We also haven’t ruled out general brain damage. I like to refer to it as Cranial Malfunction (Not Otherwise Specified). It allows for everything I forget, misplace or otherwise lose general track of.
Like my train of thought.
So, there I am, living in a small coastal town in Alaska with virtually no fishing experience to my name. For the sake of brevity, possible lingering legal issues and the protection of what’s left of my dignity, let’s just say I learned a lot about fishing over the years. And when I finally got the guts up to stand among other living and breathing individuals holding a fishing pole, I experienced my first silver salmon.
Now this was my kind of fishing.
I went on to reel in a good-size king or two over the years, pulled up one fairly hefty halibut, and even managed to learn how to keep fishing while puking. (Again, not so much a pretty picture — but I think it colorfully portrays how far I have progressed at angling over the years.)
So, to all my Facebook buddies out there posting photos of their “pretty little bass” from Lake Chaubunagungamaug somewhere down in the Lower 48, I have only this to say: Take that cute little 3-pound guppy and put him in a fishbowl on the mantle where he belongs. Up here in Alaska, we grow real fish. Big, mean … and decidedly ugly. (Sometimes we even gotta shoot ‘em with a shotgun, they’re so ugly.)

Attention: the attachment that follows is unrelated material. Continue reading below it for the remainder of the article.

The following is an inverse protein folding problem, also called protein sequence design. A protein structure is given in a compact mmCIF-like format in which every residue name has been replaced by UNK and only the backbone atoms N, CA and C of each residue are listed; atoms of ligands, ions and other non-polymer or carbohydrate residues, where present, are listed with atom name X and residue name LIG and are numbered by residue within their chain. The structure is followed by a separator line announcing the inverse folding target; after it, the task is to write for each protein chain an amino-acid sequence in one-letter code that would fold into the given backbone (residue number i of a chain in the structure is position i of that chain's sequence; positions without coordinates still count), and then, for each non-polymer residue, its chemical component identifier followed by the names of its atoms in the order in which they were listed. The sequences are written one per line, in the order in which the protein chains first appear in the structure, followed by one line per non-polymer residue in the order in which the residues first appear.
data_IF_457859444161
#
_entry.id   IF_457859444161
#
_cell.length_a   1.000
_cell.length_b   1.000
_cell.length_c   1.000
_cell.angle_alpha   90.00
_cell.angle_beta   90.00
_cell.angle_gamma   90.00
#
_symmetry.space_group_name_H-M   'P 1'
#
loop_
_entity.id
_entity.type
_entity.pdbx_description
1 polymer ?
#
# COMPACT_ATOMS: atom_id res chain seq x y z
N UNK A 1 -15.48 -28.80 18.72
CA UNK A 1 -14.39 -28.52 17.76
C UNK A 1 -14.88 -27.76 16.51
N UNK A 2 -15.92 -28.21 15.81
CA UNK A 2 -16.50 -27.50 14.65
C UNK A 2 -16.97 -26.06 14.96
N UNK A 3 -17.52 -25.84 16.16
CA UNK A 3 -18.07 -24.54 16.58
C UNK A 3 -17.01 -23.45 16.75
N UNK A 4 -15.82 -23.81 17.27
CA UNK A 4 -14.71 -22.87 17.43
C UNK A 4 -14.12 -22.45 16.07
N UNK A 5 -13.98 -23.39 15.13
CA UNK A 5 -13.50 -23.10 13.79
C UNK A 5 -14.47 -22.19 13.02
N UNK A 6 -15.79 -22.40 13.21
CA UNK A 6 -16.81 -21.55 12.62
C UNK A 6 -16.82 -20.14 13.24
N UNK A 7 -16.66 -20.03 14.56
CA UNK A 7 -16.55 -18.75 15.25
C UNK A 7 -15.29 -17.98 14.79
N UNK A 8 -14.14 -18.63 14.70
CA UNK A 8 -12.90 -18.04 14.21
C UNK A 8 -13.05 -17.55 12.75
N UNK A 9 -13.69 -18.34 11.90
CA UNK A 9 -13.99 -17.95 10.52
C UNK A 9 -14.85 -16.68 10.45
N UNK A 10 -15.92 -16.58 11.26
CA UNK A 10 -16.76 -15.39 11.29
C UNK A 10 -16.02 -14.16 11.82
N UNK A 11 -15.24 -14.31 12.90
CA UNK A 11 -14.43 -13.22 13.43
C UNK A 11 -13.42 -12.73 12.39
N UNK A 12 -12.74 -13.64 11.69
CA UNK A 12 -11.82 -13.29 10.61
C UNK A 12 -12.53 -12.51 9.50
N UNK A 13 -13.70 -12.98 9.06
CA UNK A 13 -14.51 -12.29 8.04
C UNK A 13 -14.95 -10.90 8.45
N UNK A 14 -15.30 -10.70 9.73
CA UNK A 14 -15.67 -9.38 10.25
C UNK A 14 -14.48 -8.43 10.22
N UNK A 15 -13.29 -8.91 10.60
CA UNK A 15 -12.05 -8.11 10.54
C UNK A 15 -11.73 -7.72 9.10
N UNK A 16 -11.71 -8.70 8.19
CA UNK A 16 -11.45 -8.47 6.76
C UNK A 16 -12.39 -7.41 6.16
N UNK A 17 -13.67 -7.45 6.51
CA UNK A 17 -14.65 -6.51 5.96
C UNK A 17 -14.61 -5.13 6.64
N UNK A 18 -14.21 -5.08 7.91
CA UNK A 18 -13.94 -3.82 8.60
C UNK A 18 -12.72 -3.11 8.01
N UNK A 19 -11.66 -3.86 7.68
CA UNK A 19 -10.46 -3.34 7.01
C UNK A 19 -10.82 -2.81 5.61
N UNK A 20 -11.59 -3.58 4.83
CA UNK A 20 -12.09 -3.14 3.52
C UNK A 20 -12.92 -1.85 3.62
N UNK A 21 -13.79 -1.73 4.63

Homer’s Jackpot Halibut Derby starts Saturday.
Fish on, my brother.

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Posted by on Apr 28th, 2010 and filed under Spiew. You can follow any responses to this entry through the RSS 2.0. Both comments and pings are currently closed.

2 Responses for “1 fish, 2 fish, dead fish, stew fish”

  1. Blunderbuss says:

    The closing paragraph (to Facebook buddies) is one of my best passages from all the Spiews I’ve read. I too began fishing in the Lower 48 – and woke up to the reality of real fishing HERE.

  2. Prettybass48 says:

    I suggest your next therapy session address your obvious need to overcompensate for something. We know, we know, you have big fish there, alright, REALLY Big Fish  I once saw rare footage of this place you inhabit. 

     Those of us in the lower 48 have to settle for this season we call spring. It’s awful, burning hot days in the mid-sixties freezing cold nights around fifty. It drives us out in quest of the monster three pound guppies that rule their aquatic roosts with the same tiny fish brain that they share with their Alaskan cousins the Halibut. These fishbowl flounders actually put up a decent fight. This being owed in large part to the use of ultra light tackle instead of a shotgun and a gaff hook.  

    In short, after reading your article, I learned little more then fish are bigger in Alaska, your therapy has not really helped, you have a tendency to vomit regardless of how old you get, and you feel a strange need to remind people of the obvious.  Your neighbors know the fish are big there! They can see with their own eyes how the therapy sessions are going. Besides, it’s a small town and, let’s face it, people talk.  I will however want to hear more about the winner of the now infamous Homer’s Jackpot Halibut Derby. Fish on!  

    Sent from my iPad